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A pot of Pai Mu Tan tea, a white tea which pairs nicely with fruit such as honeycrisp apples.

COLUMN: Zen and the art of tea brewing

The second most popular beverage in the world, explained

Imagine this, if you will: You’re over at a friend’s house, and they ask “green or black tea?” You pick green, but to your horror, you hear the kettle boiling and a few minutes later, you spend the next half hour sipping profanely bitter liquid and feigning enjoyment.

If you’re the friend in this scenario, don’t feel bad. I sat down with Shawn Whitehurst — who’s been with the New Mexico Tea Company for over eight years — and learned that there’s a lot that goes into making the perfect cup of tea.

Whitehurst said the tannin content in the final product makes a significant difference in the flavor of tea. Tannins are naturally occurring chemical compounds found in tea and other foods and beverages. Different types of teas release their tannins in different ways, which is why water temperature is critical for a smooth, enjoyable brew.

In the case of green tea, she said, leaves are intentionally damaged to allow for some oxidation to occur until the tea is heated.

“That sort of gentle damage to the leaf makes it incredibly quick to brew. If you put a green tea like that in a fully, freshly boiled pot and steep it like a black tea … what you would have is so many tannins in that cup of tea that it might even be undrinkable,” Whitehurst said. “It would just be so, so bitter.”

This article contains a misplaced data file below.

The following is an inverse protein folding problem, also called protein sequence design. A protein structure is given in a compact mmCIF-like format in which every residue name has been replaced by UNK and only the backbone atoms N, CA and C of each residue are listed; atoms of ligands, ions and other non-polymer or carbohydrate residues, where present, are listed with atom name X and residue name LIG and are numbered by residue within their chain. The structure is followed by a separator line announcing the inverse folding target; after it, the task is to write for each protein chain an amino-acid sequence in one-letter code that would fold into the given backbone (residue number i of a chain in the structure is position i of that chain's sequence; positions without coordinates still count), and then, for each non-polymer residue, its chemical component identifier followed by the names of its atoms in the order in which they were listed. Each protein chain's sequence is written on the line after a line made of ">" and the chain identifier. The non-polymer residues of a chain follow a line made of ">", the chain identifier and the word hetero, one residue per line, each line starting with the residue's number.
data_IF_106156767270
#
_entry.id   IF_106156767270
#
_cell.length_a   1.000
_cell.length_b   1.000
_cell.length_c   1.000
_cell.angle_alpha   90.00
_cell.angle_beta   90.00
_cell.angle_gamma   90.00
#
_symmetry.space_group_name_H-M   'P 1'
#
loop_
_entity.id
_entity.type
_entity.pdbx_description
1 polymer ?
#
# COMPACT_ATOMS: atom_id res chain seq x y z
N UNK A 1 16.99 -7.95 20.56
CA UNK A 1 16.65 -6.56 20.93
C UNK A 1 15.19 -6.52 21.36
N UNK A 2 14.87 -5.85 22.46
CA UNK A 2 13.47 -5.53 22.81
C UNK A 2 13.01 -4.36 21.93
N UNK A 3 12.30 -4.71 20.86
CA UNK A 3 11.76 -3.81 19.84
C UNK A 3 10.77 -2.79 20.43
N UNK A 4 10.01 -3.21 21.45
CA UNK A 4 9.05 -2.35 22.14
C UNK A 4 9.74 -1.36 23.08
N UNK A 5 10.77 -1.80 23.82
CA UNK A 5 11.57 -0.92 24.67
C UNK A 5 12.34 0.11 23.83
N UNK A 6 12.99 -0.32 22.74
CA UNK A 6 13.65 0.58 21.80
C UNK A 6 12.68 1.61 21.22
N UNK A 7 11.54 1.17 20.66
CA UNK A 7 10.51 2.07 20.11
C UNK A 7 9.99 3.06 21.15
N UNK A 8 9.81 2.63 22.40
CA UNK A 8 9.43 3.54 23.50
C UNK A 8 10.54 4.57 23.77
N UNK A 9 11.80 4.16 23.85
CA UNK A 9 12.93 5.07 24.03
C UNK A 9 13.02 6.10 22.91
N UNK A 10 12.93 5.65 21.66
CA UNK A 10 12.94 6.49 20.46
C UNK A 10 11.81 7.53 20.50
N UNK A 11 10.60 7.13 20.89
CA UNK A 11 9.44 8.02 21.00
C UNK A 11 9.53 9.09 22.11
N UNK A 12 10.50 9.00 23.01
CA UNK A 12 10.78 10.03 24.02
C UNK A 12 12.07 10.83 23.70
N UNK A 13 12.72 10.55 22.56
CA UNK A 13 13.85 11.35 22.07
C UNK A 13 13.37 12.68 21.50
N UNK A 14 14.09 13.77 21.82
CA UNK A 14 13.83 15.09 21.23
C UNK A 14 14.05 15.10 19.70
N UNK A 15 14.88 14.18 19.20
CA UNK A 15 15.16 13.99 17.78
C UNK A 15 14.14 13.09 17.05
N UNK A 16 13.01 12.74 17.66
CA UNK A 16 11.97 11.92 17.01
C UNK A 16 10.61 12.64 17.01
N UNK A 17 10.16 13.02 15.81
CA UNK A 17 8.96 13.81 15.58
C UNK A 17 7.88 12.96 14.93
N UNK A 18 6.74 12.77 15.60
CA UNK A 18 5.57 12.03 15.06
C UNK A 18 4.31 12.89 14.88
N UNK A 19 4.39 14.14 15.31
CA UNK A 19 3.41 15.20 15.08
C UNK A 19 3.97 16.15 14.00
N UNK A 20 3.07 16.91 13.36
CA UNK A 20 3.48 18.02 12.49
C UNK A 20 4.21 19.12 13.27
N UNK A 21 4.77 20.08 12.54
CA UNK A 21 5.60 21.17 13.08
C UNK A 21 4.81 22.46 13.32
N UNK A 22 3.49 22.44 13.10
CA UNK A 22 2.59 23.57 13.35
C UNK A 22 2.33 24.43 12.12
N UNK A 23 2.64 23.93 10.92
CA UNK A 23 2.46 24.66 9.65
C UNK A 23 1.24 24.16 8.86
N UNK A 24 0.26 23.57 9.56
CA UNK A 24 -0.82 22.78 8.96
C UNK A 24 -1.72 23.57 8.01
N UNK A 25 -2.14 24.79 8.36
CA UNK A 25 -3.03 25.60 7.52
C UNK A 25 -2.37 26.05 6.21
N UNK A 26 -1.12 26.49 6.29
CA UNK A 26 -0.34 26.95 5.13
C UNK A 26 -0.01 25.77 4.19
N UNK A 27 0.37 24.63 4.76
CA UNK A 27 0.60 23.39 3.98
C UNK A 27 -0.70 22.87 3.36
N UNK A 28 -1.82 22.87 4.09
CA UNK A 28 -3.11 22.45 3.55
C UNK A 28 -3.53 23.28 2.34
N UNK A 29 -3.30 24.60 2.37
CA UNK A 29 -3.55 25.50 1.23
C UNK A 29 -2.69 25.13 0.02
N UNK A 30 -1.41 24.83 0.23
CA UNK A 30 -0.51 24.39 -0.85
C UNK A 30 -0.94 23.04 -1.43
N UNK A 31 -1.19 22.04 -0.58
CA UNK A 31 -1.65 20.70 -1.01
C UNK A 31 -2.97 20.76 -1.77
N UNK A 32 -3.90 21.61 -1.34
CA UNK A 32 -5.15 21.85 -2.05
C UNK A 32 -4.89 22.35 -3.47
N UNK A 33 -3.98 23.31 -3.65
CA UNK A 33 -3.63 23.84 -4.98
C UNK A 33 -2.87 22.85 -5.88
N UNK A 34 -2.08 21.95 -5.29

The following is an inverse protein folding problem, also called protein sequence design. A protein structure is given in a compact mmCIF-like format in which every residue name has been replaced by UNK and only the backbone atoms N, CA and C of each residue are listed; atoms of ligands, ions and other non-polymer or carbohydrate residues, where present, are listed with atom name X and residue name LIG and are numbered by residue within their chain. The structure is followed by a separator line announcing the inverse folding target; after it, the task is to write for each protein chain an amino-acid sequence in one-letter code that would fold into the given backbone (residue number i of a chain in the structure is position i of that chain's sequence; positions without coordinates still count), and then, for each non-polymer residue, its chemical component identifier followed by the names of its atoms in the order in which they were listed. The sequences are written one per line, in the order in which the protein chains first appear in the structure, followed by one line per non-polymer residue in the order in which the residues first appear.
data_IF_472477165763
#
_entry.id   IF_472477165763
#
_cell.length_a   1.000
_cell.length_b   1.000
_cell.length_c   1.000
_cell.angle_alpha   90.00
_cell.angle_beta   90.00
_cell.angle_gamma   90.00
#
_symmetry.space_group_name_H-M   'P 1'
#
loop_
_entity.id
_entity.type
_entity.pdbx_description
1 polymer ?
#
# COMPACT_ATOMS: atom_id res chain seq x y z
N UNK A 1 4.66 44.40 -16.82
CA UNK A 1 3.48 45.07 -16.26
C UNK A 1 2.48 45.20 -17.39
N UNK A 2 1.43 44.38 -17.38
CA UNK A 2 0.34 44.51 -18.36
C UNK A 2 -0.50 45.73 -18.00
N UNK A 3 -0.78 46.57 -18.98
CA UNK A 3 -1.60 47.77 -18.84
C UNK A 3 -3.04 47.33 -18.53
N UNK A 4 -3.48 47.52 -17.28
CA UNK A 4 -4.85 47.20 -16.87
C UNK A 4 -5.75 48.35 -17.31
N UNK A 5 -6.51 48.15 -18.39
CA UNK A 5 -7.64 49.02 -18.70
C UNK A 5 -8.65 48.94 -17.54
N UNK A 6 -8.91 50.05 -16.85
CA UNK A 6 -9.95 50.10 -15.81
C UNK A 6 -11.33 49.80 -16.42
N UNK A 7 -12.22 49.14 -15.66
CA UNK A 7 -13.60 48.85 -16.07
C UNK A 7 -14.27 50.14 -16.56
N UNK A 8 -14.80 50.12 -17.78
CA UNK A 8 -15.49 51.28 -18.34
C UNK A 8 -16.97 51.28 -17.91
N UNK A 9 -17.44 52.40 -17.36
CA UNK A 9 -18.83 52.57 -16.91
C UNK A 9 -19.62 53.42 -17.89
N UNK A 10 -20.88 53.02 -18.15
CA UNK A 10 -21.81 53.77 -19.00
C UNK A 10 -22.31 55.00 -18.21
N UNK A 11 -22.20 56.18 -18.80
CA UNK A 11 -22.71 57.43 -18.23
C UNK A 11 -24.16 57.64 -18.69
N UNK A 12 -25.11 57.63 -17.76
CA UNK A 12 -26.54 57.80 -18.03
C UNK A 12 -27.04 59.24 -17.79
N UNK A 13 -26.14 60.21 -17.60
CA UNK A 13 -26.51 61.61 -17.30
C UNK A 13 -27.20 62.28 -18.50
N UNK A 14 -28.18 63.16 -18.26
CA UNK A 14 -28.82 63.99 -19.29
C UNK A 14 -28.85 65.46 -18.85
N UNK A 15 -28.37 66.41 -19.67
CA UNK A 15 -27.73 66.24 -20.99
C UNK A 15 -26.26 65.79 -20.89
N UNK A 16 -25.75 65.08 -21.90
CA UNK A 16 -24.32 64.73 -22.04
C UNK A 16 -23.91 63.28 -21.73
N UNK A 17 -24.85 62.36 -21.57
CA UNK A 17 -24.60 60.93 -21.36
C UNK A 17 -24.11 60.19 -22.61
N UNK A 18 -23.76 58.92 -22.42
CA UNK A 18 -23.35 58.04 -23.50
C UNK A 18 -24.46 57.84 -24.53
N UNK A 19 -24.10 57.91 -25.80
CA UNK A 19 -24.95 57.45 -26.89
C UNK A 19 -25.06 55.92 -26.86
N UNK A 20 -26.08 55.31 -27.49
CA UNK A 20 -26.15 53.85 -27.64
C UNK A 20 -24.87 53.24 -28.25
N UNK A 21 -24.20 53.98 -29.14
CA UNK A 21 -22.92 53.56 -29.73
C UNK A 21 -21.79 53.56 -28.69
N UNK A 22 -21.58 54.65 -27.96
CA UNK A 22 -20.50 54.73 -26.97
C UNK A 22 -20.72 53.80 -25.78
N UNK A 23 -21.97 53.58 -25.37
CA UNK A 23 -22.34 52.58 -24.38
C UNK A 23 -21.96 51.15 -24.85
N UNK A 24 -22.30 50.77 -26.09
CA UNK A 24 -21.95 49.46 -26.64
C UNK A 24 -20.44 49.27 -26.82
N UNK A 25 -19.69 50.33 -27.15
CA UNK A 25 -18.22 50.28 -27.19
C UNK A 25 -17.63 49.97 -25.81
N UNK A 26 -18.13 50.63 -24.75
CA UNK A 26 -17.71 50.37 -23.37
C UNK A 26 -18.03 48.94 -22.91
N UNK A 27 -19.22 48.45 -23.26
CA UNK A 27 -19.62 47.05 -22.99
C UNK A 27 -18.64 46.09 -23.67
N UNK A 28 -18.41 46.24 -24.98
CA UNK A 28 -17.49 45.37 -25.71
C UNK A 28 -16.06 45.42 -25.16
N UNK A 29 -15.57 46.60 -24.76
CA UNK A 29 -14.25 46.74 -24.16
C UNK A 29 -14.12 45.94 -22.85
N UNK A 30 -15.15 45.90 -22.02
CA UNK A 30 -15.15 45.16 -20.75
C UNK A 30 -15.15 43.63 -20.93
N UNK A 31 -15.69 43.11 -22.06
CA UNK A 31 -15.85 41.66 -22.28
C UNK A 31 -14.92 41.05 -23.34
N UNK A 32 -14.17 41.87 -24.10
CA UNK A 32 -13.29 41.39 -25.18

A general rule of thumb I use when heating water for tea is about 170°F for green teas, 180°F for oolong or white teas and a gentle boil for black or herbal teas.

Your tea supplier may give you special instructions regarding brewing temperature, the amount of tea leaves per cup and infusion (steeping) time, so be sure to ask or check the packaging for recommendations. If you’re making your tea iced, Whitehurst advised to increase your leaf-to-water ratio while keeping the steeping time the same.

Another component to consider is what’s in the water you’re using to make your tea. Whitehurst said she likes to pour tap water into a glass pitcher and let it sit for a while to let the chlorine in the water evaporate at room temperature. Water filters can also help to remove chlorine from tap water.

“Chlorine does rid itself from the water really quickly, and it’s just such a huge flavor difference if I drink immediately from the tap or if I let it sit out for 15 minutes,” Whitehurst said. “But you also really don’t want to use things like distilled water, because you do want minerals in your water when you’re brewing tea because minerals give something for the flavors to kind of bounce off of.”

To enhance a cup of tea even further, you can pair it with some food that complements its flavor profile.

“If (the food) is something sweet or rich, I’m more inclined to pair it with a pure, hearty black tea,” Whitehurst said.

For lighter, more fruity foods, an oolong or green can enhance the flavor without dominating the palate. My favorite food and tea pairing happens to be Pai Mu Tan, a white tea, with sliced honeycrisp apples.

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With all of these tips in mind, though, it's important that you experiment and figure out what works best for you. While many may not like the bitterness of an over-brewed tea, I personally know some people who prefer strong, bitter green tea.

“For brewing a cup of tea, your own personal preference is the most important consideration,” Whitehurst said.

Liam DeBonis is the photo editor at the Daily Lobo. He can be contacted at or on Twitter @LiamDeBonis

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